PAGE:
Monday, March 21, 2011


After sleeping in just a bit this morning (Those sunrise drives are starting to catch up with us.) we weren’t sure what we would do on yet another hot, dry and dusty day. We took one look outside at our RV Park and were inspired. We said each other, “Is this place a ghost town, or what?”

We ventured about 15 minutes east to explore Terlingua. This tiny town serves as a gateway to Big Bend National Park and is home to a small community of folks who appreciate its remoteness and rugged beauty. As if things down here aren’t hot enough, Terlingua is also home to Chili Appreciation Society International’s annual chili championship, which attracts some 10,000 “chiliheads” to town each November. And, one more thing. Terlingua’s historic “downtown” is now a ghost town.

On our way to Terlingua we made a quick stop at the Long Draw. This pizza place isn’t open in the middle of the day. We were here to pick up a geocache. There’s Paul making the find. Yep, it was under the flower pot.

As we approached the Terlingua's historic downtown we noticed a sign for this RV Park. By the looks of things, our guess is it’s been a long time since anybody parked at Jo Mama’s. But, we got a chuckle out of its name.

Terlingua’s heyday started with the discovery of cinnabar, the ore of mercury, around the dawn of the 20th century. By 1900, four quicksilver mining companies were operating in town and its population grew to 2,000. World War I brought increased demand for mercury, which was used to make explosives. The wartime boom was followed by a bust. The Chisos Mine struggled to make it through World War II. In 1946, the mine and the town were abandoned. For more than half a century, the remains of this mining town have crumbled.

This looks like a movie set, but it feels like a real-life ghost town. With no fences around, visitors are free to roam around the ruins. Signs are posted outside the structures that are private residences. The structure in the foreground was once the Perry School. The private residence behind it is known as The Mansion. That’s right, somebody lives there!

This ghost town has evolved into an eclectic community of characters who apparently don’t mind living in ruins. Many of the local residents are artists, and sculptures dot the landscape.

Yesteryear’s filling station is today’s picnic shelter.

Relics of Terlingua’s mining past can be seen all around town.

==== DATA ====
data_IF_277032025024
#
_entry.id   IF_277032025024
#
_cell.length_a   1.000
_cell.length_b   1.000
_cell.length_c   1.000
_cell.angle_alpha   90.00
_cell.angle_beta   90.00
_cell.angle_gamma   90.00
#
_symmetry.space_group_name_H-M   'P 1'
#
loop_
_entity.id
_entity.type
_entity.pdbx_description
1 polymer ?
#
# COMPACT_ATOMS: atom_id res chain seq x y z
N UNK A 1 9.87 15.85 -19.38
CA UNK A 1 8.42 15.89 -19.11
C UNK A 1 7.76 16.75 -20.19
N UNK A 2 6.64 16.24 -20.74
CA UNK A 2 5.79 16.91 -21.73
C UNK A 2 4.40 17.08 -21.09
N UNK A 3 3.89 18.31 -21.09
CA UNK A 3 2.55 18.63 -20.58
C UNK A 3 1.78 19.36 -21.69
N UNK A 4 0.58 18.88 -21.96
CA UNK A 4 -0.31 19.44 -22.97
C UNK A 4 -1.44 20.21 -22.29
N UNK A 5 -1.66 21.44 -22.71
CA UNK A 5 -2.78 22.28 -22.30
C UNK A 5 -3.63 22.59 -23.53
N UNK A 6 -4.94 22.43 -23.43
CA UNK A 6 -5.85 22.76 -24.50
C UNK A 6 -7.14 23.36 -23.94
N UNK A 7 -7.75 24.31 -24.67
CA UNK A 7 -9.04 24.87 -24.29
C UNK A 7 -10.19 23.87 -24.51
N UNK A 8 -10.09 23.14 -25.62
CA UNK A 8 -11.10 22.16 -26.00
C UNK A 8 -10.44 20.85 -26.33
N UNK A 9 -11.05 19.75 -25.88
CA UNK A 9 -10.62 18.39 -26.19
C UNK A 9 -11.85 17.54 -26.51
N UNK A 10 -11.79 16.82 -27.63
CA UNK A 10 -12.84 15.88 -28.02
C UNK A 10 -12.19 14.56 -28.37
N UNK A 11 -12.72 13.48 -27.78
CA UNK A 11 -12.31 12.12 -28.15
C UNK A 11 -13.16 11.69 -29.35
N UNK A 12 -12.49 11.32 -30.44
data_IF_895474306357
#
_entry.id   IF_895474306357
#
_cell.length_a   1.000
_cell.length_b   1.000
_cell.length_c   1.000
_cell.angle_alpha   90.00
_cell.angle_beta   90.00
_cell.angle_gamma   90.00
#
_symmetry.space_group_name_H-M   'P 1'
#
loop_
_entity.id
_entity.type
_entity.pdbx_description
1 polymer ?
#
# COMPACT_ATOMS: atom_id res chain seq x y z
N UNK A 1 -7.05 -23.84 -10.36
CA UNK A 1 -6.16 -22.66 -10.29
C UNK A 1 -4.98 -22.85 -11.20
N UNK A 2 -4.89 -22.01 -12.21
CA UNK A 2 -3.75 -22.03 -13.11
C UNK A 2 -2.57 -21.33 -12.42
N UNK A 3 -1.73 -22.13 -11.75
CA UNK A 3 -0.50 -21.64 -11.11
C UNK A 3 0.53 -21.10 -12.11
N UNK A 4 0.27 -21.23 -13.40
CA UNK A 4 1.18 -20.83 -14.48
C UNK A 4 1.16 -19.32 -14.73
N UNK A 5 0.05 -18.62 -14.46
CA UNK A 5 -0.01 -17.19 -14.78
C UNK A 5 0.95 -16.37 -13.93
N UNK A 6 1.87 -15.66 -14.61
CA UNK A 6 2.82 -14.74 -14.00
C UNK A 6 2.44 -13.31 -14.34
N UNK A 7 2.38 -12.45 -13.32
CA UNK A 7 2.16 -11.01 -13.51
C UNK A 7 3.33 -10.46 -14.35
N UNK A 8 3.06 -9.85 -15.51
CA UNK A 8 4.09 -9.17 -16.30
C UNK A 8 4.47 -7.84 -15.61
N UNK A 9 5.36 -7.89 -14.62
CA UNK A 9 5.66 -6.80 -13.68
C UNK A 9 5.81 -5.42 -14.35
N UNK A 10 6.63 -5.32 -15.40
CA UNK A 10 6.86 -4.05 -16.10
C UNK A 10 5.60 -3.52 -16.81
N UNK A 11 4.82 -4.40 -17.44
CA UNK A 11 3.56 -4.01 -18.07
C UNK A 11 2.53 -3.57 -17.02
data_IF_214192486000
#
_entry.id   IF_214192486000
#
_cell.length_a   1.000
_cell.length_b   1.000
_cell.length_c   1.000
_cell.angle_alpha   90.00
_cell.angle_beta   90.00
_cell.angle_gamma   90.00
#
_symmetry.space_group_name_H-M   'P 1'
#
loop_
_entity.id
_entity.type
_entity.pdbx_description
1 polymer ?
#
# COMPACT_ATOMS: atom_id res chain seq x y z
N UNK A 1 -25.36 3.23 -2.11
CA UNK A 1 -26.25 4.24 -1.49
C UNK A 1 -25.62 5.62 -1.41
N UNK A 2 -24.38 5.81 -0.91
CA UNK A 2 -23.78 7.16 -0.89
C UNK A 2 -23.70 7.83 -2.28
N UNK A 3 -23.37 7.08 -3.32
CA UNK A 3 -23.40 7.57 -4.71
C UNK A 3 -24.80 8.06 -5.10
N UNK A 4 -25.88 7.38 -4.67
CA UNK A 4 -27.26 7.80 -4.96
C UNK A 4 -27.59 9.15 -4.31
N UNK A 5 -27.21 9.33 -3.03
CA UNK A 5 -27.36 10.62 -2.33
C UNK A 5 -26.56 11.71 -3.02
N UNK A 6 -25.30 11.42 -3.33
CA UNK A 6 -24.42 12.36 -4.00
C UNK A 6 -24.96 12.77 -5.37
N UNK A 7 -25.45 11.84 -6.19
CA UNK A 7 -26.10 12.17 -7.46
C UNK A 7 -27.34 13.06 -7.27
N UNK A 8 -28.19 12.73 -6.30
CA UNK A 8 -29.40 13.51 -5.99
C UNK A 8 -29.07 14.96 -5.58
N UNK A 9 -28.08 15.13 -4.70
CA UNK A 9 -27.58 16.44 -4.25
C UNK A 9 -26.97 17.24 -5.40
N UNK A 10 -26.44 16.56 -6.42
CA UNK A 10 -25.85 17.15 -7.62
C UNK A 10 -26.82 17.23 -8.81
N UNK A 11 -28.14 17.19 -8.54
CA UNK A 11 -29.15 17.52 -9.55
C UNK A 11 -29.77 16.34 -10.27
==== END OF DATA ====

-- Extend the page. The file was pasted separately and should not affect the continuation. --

The old Terlingua church is one of the few structures around that is undergoing restoration.

The door was open. So, of course we went inside.

The church is still used for services...and yoga lessons.

Every ghost town has a cemetery. This is Terlingua’s.

The final resting place of the townspeople is as unique as the town. This still active cemetery is a powerful reminder that life, and the afterlife, can be rough and rugged in the Big Bend region.

The Starlight Theater is a Terlingua icon. This restaurant and bar features entertainment and dancing nightly.

The Leapin’ Lizard Gallery is one of a handful of businesses around town.

This pirate ship compound looks like a business, but it’s not. It’s the place one Terlingua resident calls home. You have to agree, that's one catchy name.

After rambling around these ruins, we were hungry! We stopped by the El Dorado Hotel and checked out the High Sierra Bar and Grill.

Inside we enjoyed friendly, laid back service and got a taste of Terlingua today. The burger and fries were delicious. And, one beer easily turned into two. That’s just the way it is here!

After all, when you’re hanging in a ghost town, what’s the hurry?


Merikay said...

Interesting. I wonder how much a property cost there?

Bet it's really hot in summer!

Sue and Doug said...

your RV park looks like a preverbial ghost town!..hey!!??..there is room for all the 'peeps' we will be right there!!

E Squared and Mui said...

What an interesting place to visit ... love the simplicity of the interior of the church, and those cemetery images are great.